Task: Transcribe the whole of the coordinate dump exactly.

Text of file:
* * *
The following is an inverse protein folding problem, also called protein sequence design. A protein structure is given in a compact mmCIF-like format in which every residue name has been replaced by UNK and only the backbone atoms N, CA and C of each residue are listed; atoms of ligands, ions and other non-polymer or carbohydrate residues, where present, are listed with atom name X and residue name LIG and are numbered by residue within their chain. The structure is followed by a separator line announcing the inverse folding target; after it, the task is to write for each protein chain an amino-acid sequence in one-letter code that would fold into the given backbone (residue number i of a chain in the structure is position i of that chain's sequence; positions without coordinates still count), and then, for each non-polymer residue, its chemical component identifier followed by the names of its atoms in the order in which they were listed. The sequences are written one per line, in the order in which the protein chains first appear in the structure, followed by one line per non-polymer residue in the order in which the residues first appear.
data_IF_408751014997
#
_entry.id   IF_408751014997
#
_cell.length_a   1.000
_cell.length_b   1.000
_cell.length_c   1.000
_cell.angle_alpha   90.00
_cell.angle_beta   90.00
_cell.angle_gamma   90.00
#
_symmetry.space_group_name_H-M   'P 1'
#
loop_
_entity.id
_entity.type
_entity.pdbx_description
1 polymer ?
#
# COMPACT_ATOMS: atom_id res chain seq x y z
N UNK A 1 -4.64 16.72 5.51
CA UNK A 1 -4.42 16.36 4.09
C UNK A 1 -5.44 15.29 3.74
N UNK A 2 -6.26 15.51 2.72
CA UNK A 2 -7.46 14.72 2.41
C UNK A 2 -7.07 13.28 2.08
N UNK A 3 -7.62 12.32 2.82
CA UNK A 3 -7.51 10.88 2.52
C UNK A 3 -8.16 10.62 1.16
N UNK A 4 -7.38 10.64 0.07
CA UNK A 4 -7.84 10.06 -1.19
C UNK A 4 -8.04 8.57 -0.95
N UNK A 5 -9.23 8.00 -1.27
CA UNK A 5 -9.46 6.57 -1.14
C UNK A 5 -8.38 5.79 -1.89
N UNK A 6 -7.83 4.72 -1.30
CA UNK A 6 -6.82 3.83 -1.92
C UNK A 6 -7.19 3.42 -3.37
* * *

The following is an inverse protein folding problem, also called protein sequence design. A protein structure is given in a compact mmCIF-like format in which every residue name has been replaced by UNK and only the backbone atoms N, CA and C of each residue are listed; atoms of ligands, ions and other non-polymer or carbohydrate residues, where present, are listed with atom name X and residue name LIG and are numbered by residue within their chain. The structure is followed by a separator line announcing the inverse folding target; after it, the task is to write for each protein chain an amino-acid sequence in one-letter code that would fold into the given backbone (residue number i of a chain in the structure is position i of that chain's sequence; positions without coordinates still count), and then, for each non-polymer residue, its chemical component identifier followed by the names of its atoms in the order in which they were listed. The sequences are written one per line, in the order in which the protein chains first appear in the structure, followed by one line per non-polymer residue in the order in which the residues first appear.
data_IF_408751014997
#
_entry.id   IF_408751014997
#
_cell.length_a   1.000
_cell.length_b   1.000
_cell.length_c   1.000
_cell.angle_alpha   90.00
_cell.angle_beta   90.00
_cell.angle_gamma   90.00
#
_symmetry.space_group_name_H-M   'P 1'
#
loop_
_entity.id
_entity.type
_entity.pdbx_description
1 polymer ?
#
# COMPACT_ATOMS: atom_id res chain seq x y z
N UNK A 1 -4.64 16.72 5.51
CA UNK A 1 -4.42 16.36 4.09
C UNK A 1 -5.44 15.29 3.74
N UNK A 2 -6.26 15.51 2.72
CA UNK A 2 -7.46 14.72 2.41
C UNK A 2 -7.07 13.28 2.08
N UNK A 3 -7.62 12.32 2.82
CA UNK A 3 -7.51 10.88 2.52
C UNK A 3 -8.16 10.62 1.16
N UNK A 4 -7.38 10.64 0.07
CA UNK A 4 -7.84 10.06 -1.19
C UNK A 4 -8.04 8.57 -0.95
N UNK A 5 -9.23 8.00 -1.27
CA UNK A 5 -9.46 6.57 -1.14
C UNK A 5 -8.38 5.79 -1.89
N UNK A 6 -7.83 4.72 -1.30
CA UNK A 6 -6.82 3.83 -1.92
C UNK A 6 -7.19 3.42 -3.37